Papers of Andrew Jackson Project Receives National Grant

A UT project dedicated to transcribing and publishing President Andrew Jackson’s entire written record has received a financial boost to continue its mission.

The Papers of Andrew Jackson has been awarded a three-year, $275,000 grant from the National Endowment for the Humanities.

It’s one of 212 humanities projects that received grants nationwide. Others include an exhibition on Mexican modern art from 1910 to 1950 at the Philadelphia Museum of Art, the excavation of the seventeenth-century Plymouth Colony settlement in Massachusetts, and publication of the personal papers of Martin Luther King Jr. dating from the campaign to desegregate Birmingham to the historic 1963 March on Washington.

“It is gratifying to us that the NEH recognizes the civic importance, not merely the academic or scholarly importance, of the work we do,” said Dan Feller, UT professor of history and editor and director of The Papers of Andrew Jackson.

UT Press has published nine volumes of the Jackson papers, covering 1770 through 1831. Feller and colleagues Laura-Eve Moss and Tom Coens, both research associate professors of history, have assembled volume 10, which covers 1832. It is currently with UT Press. Volumes 11 and 12, which will cover 1833 and 1834, respectively, will follow.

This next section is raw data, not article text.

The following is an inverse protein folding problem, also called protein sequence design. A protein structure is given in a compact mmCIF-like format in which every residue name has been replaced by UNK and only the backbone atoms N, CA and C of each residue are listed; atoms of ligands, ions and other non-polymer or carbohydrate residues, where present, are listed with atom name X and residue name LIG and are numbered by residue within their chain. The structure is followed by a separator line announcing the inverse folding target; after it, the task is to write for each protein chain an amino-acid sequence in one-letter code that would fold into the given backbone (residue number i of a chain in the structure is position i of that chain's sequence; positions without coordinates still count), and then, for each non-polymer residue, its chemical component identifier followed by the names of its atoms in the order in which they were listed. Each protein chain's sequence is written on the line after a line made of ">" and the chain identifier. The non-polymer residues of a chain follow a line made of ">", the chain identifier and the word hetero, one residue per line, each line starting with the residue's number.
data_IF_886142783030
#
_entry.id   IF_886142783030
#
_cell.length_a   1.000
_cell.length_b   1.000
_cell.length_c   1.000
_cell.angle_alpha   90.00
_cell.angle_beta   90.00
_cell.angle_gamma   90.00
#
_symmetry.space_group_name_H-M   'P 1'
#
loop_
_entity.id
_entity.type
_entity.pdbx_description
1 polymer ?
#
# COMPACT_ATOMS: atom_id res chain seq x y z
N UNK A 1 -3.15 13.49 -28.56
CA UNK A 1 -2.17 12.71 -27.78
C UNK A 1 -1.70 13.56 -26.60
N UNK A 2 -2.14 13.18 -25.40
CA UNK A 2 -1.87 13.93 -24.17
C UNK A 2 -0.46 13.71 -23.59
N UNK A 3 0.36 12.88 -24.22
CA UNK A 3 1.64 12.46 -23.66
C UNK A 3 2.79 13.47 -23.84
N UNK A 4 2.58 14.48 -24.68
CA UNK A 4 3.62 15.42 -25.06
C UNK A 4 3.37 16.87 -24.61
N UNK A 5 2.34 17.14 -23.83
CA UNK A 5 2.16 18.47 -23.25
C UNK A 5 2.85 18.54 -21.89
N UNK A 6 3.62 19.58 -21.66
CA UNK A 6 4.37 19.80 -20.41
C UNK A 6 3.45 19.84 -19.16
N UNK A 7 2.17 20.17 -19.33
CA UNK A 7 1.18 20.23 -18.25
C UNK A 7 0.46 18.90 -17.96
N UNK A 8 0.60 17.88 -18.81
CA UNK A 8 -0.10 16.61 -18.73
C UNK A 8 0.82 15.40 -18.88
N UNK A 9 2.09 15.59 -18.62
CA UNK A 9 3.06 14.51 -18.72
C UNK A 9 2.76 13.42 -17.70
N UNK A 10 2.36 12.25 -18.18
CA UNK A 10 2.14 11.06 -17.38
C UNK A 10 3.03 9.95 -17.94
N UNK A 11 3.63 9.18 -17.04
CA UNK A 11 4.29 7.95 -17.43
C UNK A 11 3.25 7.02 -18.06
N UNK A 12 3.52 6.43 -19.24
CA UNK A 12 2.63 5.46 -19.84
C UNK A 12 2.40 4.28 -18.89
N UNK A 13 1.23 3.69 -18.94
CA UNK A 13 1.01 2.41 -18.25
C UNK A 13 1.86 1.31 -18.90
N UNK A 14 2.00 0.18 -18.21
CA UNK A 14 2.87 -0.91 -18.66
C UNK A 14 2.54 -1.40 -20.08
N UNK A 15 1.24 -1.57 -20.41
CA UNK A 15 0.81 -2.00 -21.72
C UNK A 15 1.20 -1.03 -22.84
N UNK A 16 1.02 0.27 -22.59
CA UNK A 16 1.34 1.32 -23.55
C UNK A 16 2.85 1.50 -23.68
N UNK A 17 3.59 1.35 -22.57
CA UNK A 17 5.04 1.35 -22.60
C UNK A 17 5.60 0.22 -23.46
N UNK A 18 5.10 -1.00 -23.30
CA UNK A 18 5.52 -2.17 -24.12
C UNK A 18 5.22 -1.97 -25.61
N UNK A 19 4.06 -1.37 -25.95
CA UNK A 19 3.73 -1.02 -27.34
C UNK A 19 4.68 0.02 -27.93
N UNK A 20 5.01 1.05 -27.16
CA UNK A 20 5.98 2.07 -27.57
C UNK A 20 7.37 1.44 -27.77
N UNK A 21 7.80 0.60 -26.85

“The years 1832 to 1834 are the apex and centerpiece of Jackson’s presidency,” Feller said. “This money is going to enable us to undertake and complete the heart of the whole project.”

A high proportion of what Andrew Jackson is famous for and controversial about happened in those three years, Feller said, including the veto and destruction of the Bank of U.S. and South Carolina’s nullification of the tariff law, which taxed imports and provided revenue.

“Some of the events of Jackson’s administration, including Indian removal, are not well understood,” Feller said. “It’s our mission to put the actual historical record of what happened in front of people. An informed citizenry is a good thing. Many of the decisions we make today are predicated on our knowledge of what happened in the past. It’s to everyone’s advantage that we act on good information instead of bad. The mission of our project is to provide the definitive accurate information.”

The Papers of Andrew Jackson is now available in a fully searchable and annotated database within The American Founding Era Collection, a digital publication of the University of Virginia Press.

CONTACT:

Lola Alapo (865-974-3993, lalapo@utk.edu)

Dan Feller (865-974-0660, dfeller@utk.edu)